The Fund had been founded in 1958 and became, by the terms of its initial offering, a registered open-end investment company or mutual fund.[1] Lazard had organized the Fund and served as its investment adviser. Unlike most mutual funds the Fund did not engage in continuous offering of its shares. The Fund experienced a significant shrinkage because of redemptions, and by 1966 Lazard determined, since it was unwilling to engage in continuous selling, to transfer the Fund to someone who could engage in such activity. At that time, Dun & Bradstreet, Inc. (D&B), through its subsidiary, Moody's Investors Service, Inc. (Moody's Service), was independently considering the possibility of entering the mutual fund field. Accordingly, Lazard and D&B entered into discussions which led to the Fund's proposed merger with Moody's Capital (a fund organized by D&B for the purpose of the merger). It was proposed that Advisors, a subsidiary of Moody's Service, would become investment adviser and principal underwriter to the successor fund and, in the *86 latter capacity, would engage in continuous selling.

The merger agreement was submitted to the shareholders of the Fund with an accompanying proxy statement. There was also submitted to the shareholders for approval, in accordance with Section 15(a) of the Investment Company Act of 1940 (15 U.S.C. § 80a-15(a)), the underwriting and advisory agreements. An agreement between Lazard and D&B, discussed later, was disclosed but not submitted for approval. The merger was approved on May 5, 1967 by a vote of 99% of the stock; less than 1% of the stock voted was cast in opposition.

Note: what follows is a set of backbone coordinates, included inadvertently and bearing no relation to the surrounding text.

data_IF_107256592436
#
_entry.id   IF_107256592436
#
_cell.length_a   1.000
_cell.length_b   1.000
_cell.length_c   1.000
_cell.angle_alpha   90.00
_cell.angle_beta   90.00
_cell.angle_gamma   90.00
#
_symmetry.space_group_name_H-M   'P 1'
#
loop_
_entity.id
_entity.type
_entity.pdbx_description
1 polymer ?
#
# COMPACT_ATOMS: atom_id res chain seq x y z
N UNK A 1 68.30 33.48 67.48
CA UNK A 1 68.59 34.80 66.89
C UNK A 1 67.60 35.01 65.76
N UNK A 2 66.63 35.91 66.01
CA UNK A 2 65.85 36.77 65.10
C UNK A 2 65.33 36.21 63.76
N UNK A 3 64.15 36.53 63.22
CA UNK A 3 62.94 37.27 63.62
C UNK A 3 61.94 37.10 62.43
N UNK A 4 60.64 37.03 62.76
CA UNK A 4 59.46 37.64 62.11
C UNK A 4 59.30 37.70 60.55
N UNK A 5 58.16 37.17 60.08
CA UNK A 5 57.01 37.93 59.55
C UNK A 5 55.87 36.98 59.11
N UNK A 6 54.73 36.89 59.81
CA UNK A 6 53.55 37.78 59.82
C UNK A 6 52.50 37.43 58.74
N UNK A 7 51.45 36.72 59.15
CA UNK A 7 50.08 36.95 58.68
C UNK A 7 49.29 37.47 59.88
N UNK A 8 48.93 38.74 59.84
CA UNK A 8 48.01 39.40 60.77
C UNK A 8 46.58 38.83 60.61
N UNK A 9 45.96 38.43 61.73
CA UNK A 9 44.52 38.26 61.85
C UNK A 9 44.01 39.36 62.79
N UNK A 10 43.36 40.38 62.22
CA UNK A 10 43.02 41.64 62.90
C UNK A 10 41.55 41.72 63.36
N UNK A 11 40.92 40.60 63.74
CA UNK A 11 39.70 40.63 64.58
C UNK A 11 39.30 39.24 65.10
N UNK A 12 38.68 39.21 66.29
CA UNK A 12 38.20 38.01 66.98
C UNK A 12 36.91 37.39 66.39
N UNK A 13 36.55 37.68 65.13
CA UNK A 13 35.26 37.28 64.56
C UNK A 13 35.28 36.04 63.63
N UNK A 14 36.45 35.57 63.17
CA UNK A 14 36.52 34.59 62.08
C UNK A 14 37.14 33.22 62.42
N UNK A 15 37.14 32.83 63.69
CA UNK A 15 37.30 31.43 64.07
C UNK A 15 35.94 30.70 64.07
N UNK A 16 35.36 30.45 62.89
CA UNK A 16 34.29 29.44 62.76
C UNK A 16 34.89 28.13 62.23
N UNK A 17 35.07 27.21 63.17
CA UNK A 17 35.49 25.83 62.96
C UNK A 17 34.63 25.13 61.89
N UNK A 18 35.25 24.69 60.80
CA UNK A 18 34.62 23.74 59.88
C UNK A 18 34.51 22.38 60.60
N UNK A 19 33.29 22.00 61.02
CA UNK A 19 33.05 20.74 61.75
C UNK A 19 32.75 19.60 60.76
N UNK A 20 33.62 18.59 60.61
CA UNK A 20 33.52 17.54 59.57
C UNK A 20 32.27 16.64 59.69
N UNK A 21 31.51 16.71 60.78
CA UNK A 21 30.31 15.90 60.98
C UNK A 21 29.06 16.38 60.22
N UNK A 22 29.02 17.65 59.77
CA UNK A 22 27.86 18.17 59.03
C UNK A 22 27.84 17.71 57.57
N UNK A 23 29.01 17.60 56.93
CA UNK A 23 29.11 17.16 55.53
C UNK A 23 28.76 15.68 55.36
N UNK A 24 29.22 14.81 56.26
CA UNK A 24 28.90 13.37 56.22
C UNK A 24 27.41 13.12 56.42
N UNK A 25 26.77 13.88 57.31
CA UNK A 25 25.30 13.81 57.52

Contemporaneous with the merger agreement, there was executed on April 5, 1967 an agreement between Lazard and D&B, mentioned above, in which Lazard gave certain commitments to D&B and was to receive in return 75,000 shares of D&B stock under conditions to be noted later. The Lazard commitments were essentially the following: (1) Lazard agreed not to compete with D&B in the entire investment businessnot to become associated in a management or advisory capacity with any other registered investment company or to permit any such company, manager or adviser to use the name "Lazard" and not to act as principal distributor for any open-end investment company which makes a continuous offering of its shares and which is subject to registration; (2) Lazard agreed to provide the services of its partner, Albert J. Hettinger, Jr. to serve for five years as a consultant to D&B and its subsidiaries, and as a director of Moody's Capital and/or Moody's Fund, Inc.; (3) Lazard agreed to consult for one year on the administrative structure and operation of Moody's Capital; (4) Lazard agreed to use "best efforts" to induce certain persons performing services for the Fund to perform similarly for Moody's Capital; and (5) Lazard agreed to make available to D&B and subsidiaries all research reports and analyses that Lazard had prepared during the past nine years.